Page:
Importantly, wishes, values and beliefs expressed by an SDM have no legal effect, unless such wishes were expressed, or such values and beliefs were held, by the now incapable patient. In short, no legal effect is given to new wishes, values, and beliefs where they are expressed by an SDM. Under Ontario legislation, the SDM’s role is solely to give or refuse consent to treatment and to recount the patient’s wishes, values and beliefs to health practitioners. The SDM may not make new wishes on behalf of the incapable patient. Only the patient can express wishes, values and beliefs to guide their own future care. This point cannot be emphasized enough, given that SDMs do occasionally try to assert new wishes on behalf of incapable patients.
While legal effect is not given to new wishes, values, and beliefs expressed by the SDM, SDMs can lawfully give informed consent to a plan of treatment governing future care to be provided to the patient. This is permitted only if this consent is limited to care related to the patient’s current health condition. This is one of the most significant (and potentially least understood) issue in advance care planning in Ontario: only a capable patient may make wishes governing future treatment, whereas either a capable patient or if incapable, an SDM, may provide an informed consent to a plan of treatment (including its withholding or withdrawal), tied to the patient’s current health condition. This will be discussed in detail below.
In the authors’ view, the Ontario model of decision-making for incapable patients provides an appropriate balance between the right of patients to direct their own health care and the risk that patients may be inadvertently trapped by inapplicable and categorical wishes expressed while capable. Prior capable wishes may not reflect the decision the patient would make if capable today. When applied properly, the law in Ontario ensures an opportunity for patients, while capable, to express wishes about their future care and treatment. It also enables SDMs to interpret and apply the patient’s wishes when the SDM is called upon to give or refuse informed consent for an incapable patient. Importantly, we believe the law in Ontario is also good for health practitioners, as it allows health practitioners to take direction from an SDM rather than be required to make decisions for patients. Except in emergencies, health practitioners are relieved from deciding the value of their services to patients, and can rely on the clear hierarchy of SDMs set out in the HCCA.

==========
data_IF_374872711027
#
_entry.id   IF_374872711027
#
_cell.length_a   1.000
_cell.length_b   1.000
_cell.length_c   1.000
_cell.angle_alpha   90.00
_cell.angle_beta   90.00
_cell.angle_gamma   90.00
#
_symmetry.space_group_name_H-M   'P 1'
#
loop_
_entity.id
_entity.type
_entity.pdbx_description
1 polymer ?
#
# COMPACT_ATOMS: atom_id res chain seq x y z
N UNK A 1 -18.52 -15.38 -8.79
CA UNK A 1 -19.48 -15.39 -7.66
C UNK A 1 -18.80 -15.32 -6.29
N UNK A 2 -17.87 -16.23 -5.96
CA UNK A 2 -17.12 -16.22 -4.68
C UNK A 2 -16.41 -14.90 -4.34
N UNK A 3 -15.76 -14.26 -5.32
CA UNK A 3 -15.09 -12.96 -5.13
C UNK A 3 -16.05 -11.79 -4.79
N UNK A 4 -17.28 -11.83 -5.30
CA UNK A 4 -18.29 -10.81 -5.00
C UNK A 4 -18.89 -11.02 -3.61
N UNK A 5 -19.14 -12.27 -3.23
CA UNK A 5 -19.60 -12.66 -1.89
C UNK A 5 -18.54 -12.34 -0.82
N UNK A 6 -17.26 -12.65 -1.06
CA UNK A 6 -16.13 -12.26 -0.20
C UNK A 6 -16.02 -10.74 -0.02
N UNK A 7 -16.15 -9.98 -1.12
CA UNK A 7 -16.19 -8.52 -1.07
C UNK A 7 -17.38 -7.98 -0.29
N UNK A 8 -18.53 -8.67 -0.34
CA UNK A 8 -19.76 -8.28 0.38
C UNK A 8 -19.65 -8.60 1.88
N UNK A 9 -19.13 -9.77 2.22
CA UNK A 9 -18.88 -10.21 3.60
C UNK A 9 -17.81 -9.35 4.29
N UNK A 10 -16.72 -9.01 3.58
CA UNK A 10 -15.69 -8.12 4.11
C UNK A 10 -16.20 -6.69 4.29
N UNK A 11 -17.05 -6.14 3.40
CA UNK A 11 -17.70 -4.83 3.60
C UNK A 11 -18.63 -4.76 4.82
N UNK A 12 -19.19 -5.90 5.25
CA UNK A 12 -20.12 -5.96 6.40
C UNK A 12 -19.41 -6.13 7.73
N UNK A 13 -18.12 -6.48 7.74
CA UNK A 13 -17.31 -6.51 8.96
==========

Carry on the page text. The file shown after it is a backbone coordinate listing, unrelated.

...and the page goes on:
Unfortunately, there are persistent misconceptions around the use of instructional directives in Ontario. Some health practitioners in Ontario mistakenly believe that written advance directives are equivalent to informed consent. For example, if an advance directive is included with the patient’s record of personal health information (such as the hospital chart), some health practitioners erroneously believe they can bypass patients or their SDMs when a treatment decision is required. They may incorrectly treat a recorded wish as sufficient and binding – regardless of whether the patient is capable or incapable of giving informed consent with respect to the proposed treatment. Even if health practitioners seek informed consent where a wish has been expressed, the health practitioner may pre-screen possible treatment options proposed to the patient or the SDM based on an interpretation of the patient’s wishes.
As noted above, in some other jurisdictions, an advance directive is a direction specifically to the treating health practitioner, who does not then need to obtain consent from an SDM before providing treatment. The difficulty with this model, which was not adopted in Ontario, is that it gives sole authority to health practitioners to determine the applicability of a patient’s prior capable wishes. This often means that health practitioners with only passing contact with a patient are given authority to decide whether to administer the treatments they are proposing, with only a sparsely worded written directive as their guide.
The authors do not recommend following other jurisdictions’ models for advance care planning. Such models generally give a great deal of authority to health practitioners to make end-of-life decisions for patients – interpreting patient wishes, values and beliefs. These models also tend to de-emphasize informed consent to treatment and contextualized decision-making, and instead, replace them with rote recording and implementation of paper forms. Both of these facets may increase the risk of inauthentic decision-making.
In Ontario, informed consent is a process that requires communication, almost always oral, between a health practitioner and the patient or SDM. While consent can and should be recorded by the health practitioner in writing once obtained, it must always come from a contextualized discussion with the patient or SDM (if the patient is incapable) about patient’s health condition and treatment options (and not from a form).
Misinterpretations about health care consent and advance care planning may also have a disproportionate impact on patients and SDMs who are more vulnerable due to age, disability, cultural background and/or health literacy, and who may, as a result, be excluded from appropriate health care decision-making contrary to the law.
In an effort to influence both law reform in Ontario and the best practices of health care organizations and health practitioners, this Paper will explore the standards, information and supports that are statutorily mandated or voluntarily available to those creating, exercising and applying health care consent and advance